This is an interesting input by Joe DeMarco, well-known for his contributions on the subject of geometrical applications in aviation art. For his analysis on the subject of ellipses and propellers you may wish to trawl down to the final part of this article("In additon to the foregoing....."). Here he independently demonstrates with typical skill the inherent risks from simplistically applying a preconceived and abstract figure to concrete situations in the real world. His succinct diagrams ably complement my words. The emphasis on the 3-point perspective is particularly relevant for our aerial depictions.
Extrapolating a Projection from a Photograph
…And Other Things
A month or two ago I tried to extrapolate the camera-to-aircraft viewing distance of a B17 from a photograph. It didn’t work too well because of the lack of sufficient details and check points. The idea was to make vertical “slices” through the airplane then transfer them to a 3-view. Later, Ron sent a photo titled “B17 Tail Chase” that lent itself very well to that process, and more. The photo, with six slices, is shown in Fig. 1. (More recently [Aug 29] Charles showed a similar diagram relative to telephoto lenses. Both processes are essentially the same but the following is a practical demonstration.)
The plan is to translate the slices from the photograph into convergent lines on an orthographic image of the aircraft from which pertinent data may be inferred. A plan view suitable for the purpose was generated from Ron’s APM plot of the B17.
The starting point in this exercise is easy; the No. 2 engine is seen almost head-on in the photograph, so it’s logical that the CV lies on that vertical slice. Another good candidate line is the one through the rudderpost. Transferring those two lines to the plan view produced a tentative EP at the point where they intersect. Other slices on the photograph are at the tips of the horizontal tail, the centerline of the turret, and the cowl opening and aft end of No. 3 engine. When all the slices have been lightly drawn in it’s then a matter of fine-tuning them to convergence into an EP, Fig. 2.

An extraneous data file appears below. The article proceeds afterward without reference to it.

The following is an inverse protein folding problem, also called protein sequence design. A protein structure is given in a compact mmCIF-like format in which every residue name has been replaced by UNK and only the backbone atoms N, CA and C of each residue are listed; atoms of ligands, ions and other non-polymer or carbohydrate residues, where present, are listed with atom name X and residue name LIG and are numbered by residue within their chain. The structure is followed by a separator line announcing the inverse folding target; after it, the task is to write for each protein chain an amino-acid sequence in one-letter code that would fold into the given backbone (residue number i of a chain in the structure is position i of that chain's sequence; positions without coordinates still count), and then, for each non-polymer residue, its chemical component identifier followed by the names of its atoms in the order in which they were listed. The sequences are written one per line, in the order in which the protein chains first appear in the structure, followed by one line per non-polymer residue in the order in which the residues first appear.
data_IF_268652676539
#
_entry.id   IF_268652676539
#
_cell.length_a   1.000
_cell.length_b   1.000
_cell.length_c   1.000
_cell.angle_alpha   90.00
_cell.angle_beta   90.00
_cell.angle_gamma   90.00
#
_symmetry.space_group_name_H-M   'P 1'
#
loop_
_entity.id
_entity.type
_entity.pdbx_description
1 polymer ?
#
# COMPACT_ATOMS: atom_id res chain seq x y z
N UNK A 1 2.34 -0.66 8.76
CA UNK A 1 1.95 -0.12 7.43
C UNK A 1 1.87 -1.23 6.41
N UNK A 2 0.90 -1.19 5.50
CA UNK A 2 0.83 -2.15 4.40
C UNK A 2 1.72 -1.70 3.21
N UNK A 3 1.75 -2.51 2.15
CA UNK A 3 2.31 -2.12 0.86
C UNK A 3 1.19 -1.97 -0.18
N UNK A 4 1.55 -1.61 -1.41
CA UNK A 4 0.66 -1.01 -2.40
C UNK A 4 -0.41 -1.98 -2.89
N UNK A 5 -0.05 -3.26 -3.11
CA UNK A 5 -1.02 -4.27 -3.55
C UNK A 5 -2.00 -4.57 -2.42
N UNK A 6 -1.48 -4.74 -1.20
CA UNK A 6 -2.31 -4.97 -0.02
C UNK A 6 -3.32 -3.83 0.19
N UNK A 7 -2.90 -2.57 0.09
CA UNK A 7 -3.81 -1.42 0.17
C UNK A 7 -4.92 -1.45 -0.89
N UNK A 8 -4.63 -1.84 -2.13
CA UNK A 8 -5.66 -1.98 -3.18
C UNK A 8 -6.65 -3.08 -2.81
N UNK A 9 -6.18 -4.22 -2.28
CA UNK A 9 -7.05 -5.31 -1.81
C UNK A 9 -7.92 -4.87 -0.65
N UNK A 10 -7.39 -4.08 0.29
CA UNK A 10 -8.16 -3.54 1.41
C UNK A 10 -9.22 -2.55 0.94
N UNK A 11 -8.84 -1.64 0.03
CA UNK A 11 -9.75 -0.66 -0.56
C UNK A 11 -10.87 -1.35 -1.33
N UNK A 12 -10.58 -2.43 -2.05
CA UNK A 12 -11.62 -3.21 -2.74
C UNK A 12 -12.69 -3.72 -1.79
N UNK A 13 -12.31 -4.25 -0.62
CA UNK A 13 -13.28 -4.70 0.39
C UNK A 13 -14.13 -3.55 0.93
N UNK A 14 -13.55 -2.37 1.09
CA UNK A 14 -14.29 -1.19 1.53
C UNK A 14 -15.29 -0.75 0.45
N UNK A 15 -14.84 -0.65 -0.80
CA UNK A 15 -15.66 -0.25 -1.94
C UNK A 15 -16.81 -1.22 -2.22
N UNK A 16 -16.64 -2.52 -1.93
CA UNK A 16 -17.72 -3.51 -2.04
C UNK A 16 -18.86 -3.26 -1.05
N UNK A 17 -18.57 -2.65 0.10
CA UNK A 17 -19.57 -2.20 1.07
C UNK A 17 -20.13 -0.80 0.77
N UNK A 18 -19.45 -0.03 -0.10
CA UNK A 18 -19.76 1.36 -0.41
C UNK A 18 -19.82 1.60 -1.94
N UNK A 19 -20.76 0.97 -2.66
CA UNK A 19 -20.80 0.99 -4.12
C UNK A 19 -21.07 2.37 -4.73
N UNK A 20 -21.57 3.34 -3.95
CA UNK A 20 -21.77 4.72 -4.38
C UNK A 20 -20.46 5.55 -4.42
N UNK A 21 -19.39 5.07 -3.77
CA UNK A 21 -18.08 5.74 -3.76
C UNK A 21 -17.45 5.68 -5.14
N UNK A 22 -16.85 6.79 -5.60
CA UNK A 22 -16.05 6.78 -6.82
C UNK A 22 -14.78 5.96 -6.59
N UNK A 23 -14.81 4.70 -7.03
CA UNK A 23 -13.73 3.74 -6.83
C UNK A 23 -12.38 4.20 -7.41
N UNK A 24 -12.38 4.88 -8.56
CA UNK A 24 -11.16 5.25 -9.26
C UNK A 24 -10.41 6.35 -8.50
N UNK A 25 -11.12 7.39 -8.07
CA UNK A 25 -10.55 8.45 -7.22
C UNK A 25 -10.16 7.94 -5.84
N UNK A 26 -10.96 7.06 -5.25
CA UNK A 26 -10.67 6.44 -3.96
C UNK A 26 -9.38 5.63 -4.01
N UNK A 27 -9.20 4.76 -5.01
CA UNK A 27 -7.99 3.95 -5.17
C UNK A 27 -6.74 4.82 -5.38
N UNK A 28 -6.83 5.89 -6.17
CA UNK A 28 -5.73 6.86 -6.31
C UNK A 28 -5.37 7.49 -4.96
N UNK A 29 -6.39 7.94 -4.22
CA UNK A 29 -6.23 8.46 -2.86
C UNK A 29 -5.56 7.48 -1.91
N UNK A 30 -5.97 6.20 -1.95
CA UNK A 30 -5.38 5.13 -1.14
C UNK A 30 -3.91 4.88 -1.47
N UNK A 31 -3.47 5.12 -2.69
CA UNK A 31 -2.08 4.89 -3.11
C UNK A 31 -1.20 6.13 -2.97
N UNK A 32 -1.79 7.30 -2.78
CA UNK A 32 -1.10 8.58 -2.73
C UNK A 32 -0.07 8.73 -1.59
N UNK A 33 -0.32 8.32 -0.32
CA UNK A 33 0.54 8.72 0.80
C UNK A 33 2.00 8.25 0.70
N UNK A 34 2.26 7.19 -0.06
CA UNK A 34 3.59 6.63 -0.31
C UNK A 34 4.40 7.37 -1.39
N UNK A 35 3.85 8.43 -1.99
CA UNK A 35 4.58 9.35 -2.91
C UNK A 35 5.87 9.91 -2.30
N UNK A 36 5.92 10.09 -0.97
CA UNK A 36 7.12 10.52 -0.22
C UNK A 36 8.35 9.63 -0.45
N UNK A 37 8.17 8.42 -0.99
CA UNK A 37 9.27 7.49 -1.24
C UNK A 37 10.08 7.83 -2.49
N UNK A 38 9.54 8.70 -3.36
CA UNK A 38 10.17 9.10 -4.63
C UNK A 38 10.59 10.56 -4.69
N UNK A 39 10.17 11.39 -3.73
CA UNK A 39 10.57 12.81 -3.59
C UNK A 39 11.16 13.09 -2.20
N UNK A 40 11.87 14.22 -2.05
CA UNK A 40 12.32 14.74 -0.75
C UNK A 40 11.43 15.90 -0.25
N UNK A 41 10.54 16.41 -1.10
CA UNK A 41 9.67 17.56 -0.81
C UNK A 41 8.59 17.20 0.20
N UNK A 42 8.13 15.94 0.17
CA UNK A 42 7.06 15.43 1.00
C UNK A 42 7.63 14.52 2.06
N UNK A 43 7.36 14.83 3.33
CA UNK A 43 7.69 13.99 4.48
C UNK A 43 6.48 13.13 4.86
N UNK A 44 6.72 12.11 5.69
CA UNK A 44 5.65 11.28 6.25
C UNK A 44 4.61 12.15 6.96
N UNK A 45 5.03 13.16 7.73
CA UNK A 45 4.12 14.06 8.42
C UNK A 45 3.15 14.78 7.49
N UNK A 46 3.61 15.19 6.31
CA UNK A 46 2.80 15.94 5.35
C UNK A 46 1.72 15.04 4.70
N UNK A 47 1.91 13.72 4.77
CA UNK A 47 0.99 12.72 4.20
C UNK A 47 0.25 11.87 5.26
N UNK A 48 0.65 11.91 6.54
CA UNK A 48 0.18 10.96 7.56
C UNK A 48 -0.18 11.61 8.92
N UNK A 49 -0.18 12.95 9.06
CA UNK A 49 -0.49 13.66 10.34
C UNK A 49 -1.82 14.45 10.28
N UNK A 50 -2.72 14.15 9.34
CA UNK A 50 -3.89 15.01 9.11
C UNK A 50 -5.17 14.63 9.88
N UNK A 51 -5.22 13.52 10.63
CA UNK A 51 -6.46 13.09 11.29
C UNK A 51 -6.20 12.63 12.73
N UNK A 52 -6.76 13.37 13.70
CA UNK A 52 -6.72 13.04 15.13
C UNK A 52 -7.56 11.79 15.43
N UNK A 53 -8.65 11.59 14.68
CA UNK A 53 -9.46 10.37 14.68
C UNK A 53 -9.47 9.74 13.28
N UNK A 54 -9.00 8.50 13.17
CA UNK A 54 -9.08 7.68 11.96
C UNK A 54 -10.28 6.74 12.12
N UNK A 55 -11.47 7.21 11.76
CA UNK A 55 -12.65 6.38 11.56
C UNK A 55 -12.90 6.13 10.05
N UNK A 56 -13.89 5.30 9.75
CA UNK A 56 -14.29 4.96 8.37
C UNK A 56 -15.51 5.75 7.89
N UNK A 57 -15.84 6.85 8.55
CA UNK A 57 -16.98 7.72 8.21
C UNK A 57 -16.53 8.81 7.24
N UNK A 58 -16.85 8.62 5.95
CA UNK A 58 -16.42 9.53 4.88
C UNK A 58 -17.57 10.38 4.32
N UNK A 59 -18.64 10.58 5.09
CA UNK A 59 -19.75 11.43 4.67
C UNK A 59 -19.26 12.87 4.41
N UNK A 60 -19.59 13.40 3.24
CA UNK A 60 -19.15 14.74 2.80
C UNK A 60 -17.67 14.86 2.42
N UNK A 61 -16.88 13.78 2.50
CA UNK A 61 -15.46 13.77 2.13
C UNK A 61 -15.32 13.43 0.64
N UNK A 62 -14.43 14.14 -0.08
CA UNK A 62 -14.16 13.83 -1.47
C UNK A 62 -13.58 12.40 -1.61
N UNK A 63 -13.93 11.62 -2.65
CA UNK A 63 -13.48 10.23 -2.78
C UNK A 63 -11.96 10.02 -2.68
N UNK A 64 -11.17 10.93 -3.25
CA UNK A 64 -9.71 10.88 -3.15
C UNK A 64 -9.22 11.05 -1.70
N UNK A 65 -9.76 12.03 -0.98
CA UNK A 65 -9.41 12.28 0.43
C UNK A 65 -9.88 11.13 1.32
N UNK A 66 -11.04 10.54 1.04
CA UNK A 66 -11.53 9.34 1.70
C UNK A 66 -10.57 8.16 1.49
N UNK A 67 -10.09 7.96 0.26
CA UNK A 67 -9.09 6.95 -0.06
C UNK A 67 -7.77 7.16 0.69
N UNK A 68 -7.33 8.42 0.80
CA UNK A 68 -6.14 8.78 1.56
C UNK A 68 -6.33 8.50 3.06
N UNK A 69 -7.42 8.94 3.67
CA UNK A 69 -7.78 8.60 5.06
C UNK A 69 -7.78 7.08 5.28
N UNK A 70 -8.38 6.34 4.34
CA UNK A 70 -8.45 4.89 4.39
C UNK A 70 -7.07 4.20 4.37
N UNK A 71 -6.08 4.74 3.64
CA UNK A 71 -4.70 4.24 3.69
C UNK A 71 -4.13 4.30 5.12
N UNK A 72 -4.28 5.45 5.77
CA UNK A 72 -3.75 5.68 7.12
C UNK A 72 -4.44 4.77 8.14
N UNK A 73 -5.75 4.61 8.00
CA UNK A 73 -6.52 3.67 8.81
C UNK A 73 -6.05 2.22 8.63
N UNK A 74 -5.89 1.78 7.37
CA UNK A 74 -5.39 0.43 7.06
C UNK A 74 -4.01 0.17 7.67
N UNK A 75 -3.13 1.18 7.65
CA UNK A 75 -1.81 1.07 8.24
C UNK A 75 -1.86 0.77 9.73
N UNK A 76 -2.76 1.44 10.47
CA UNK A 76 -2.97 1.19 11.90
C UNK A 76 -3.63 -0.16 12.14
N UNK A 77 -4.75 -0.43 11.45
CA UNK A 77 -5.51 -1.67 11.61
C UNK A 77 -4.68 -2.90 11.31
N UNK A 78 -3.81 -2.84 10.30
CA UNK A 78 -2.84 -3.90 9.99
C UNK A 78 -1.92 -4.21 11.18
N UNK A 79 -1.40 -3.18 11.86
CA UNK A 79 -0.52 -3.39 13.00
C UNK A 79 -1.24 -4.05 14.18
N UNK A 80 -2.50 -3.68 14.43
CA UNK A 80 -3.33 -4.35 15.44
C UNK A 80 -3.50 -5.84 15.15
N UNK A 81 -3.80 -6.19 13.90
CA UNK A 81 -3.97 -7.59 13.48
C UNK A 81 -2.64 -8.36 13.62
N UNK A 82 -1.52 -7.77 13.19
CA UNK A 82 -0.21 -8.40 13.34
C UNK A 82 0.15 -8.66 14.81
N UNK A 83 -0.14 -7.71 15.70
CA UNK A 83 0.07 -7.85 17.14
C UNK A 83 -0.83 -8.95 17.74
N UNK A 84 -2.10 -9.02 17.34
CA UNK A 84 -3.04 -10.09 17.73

One can expect reasonable, but not 100% accuracy from the process. Not only does much depend on the qualities of the photograph, but also on one’s judgment. Q: Where does the slice from the port stabilizer tip pass through the wing leading edge? A: It’s about 54% of the distance – scalable from the photograph – between engines nacelles 1 and 2, visible in the photo.
The scale of the B17 plan is 1 in. = 6 ft., so the following parameter data was picked up from the plan view of the layout:
Viewing Dist (EP to CV), 9.05 in. (54.3 ft.)
Azim angle: 0º
CI offsets from CV:
xoff = –3.67 in. (22.02 ft)
yoff = 1.61 in. (9.66 ft)
The Roll angle of the plotted image, 7.8º, is picked up from the photograph, and the Elevation angle, 6º, is measured from a side view. Everything is now at hand for the preview projection, shown in Fig. 3.
All things considered, and from the clues available, it should not be asking too much of one’s credibility to accept that the viewing parameters are “in the ballpark” and that the viewing distance is within ± 6 feet of the original camera location.
Just as a matter of passing interest, the photograph was shot with a wide-angle lens. If it’s assumed that the image was distributed equally to the right and left of the CV, the right edge must have been out near the end of the port wing. The right side of the picture was severely cropped to enhance the presentation. Lack of awareness of those qualities might lead many to the mistaken belief that the CV is at the intersection of diagonals from the corners of the print.
A similar example is shown in Fig. 4. If one had not seen the original print, one could easily assume that the cropped portion is the original. (Hmm…I have no way of knowing that the larger picture itself is the original!)
The “perspectives” of objects traced onto a composition from two or more similarly cropped photos would be unrelated to one another and to any surrounding pictorial features. Such an assembly would be a montage. The moral of this story: One can seldom be sure of where the object was in relation to the CV of a photograph unless he/she was the photographer. So photo tracers, beware.